Definition of In stages
1. Adverb. A little bit at a time. "The research structure has developed piecemeal"
Lexicographical Neighbors of In Stages
Literary usage of In stages
Below you will find example usage of this term as found in modern and/or classical literature:
1. The Lesson in Appreciation: An Essay on the Pedagogics of Beauty by Frank Herbert Hayward (1915)
"... STAGES Dangers in " stages." -That there are dangers in laying much stress on " stages " or " steps " in the learning process can hardly be doubted. ..."
2. Proceedings of the Royal Society of London by Royal Society (Great Britain) (1890)
"in stages A and B the only cranial rudiments present are the ... in stages E and F the pituitary fossa is pierced by three apertures in longitudinal ..."
3. The Yoga-system of Patañjali: Or, The Ancient Hindu Doctrine of by Patañjali, Vyāsa, Vācaspatimiśra (1914)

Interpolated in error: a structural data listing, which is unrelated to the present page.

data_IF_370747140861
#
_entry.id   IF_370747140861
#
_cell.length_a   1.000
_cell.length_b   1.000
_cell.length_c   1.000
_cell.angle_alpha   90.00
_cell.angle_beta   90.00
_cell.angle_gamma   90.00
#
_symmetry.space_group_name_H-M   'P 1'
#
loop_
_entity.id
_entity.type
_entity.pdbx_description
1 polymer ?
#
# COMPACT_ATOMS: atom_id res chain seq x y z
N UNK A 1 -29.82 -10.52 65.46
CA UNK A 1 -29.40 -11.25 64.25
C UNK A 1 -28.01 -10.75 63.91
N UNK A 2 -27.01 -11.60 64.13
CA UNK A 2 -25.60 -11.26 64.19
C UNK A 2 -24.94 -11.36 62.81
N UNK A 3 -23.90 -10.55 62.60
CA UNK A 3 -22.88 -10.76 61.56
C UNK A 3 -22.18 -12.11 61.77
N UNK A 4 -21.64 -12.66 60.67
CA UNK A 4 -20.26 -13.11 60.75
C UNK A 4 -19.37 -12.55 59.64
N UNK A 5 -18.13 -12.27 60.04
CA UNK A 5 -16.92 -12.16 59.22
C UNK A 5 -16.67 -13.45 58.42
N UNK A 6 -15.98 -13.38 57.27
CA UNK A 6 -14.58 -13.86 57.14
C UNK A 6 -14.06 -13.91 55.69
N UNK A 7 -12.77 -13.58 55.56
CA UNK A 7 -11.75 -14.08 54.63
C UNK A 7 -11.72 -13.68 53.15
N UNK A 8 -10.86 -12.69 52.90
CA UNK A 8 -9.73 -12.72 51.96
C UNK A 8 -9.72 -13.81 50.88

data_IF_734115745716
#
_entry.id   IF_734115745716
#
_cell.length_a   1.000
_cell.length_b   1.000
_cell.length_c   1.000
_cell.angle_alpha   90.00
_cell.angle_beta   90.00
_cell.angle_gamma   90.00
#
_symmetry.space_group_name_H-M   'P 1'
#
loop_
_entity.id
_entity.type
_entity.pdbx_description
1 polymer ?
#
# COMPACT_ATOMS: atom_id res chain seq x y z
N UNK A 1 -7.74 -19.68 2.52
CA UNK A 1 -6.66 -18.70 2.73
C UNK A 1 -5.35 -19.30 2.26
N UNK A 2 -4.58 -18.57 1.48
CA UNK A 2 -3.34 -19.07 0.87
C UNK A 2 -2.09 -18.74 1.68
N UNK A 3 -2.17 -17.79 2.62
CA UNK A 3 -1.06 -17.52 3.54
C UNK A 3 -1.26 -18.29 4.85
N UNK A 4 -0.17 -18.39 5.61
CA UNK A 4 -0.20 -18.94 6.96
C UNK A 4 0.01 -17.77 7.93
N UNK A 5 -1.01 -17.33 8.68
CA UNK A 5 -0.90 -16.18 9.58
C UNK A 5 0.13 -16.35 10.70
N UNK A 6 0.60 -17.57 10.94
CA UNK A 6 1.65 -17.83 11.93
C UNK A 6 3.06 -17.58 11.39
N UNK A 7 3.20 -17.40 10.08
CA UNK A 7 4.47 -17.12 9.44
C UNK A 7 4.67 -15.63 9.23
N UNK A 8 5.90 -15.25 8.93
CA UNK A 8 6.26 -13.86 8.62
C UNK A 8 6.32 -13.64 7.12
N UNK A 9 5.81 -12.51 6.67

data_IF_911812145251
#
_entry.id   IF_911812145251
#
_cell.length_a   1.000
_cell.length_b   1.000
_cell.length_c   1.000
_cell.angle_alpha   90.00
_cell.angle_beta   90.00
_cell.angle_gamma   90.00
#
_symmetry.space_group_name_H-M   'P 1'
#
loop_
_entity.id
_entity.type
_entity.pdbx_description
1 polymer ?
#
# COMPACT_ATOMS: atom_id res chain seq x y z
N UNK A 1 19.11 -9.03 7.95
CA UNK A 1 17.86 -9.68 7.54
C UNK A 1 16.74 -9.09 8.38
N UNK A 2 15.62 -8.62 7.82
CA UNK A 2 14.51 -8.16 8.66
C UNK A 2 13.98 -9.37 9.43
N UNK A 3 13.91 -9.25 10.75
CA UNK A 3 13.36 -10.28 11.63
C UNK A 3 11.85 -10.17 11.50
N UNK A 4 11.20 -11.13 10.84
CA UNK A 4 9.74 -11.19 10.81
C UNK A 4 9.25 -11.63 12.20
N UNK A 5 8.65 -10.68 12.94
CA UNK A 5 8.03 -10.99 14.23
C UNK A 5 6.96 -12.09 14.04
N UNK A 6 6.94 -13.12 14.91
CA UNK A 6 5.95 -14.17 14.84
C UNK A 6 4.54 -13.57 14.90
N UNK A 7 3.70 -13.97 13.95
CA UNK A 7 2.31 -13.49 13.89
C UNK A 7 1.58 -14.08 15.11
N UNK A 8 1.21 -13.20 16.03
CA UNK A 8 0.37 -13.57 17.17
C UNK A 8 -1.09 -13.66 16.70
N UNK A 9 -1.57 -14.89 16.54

"The Self beholding this seven-fold insight advancing in stages to the ... For him [there is] insight seven-fold and advancing in stages to the highest. ..."
4. Proceedings of the Academy of Natural Sciences of Philadelphia (1908)
"in stages 2-7 the cerebral and buccal ganglia are represented in dotted outlines; in stages 1 and 8 they are stippled, as are the other primordia. found an ..."
5. Outlines of General Chemistry by Wilhelm Ostwald (1912)
"... in Stages.—When a dibasic acid first undergoes dissociation the products are not the bivalent anion and hydrion, but the univalent anion RH- and hydrion ..."
6. Adaptive Designs: Selected Proceedings of a 1992 Joint Ams-Ims-Siam Summer by Nancy Flournoy, William F. Rosenberger, American Mathematical Society, Institute of Mathematical Statistics (1995)
"... TRIALS in stages BY YI CHENG AND DONALD A. BERRY* Northwestern University and Duke University Abstract Consider designing a clinical trial in stages; ..."
7. A Description of Texas: Its Advantages and Resources, with Some Account of by Oran Milo Roberts (1881)
"Travel on horseback, in stages, and in private carriages and buggies,—rough roads. Railroads—their extent and sudden construction, their great and varied ..."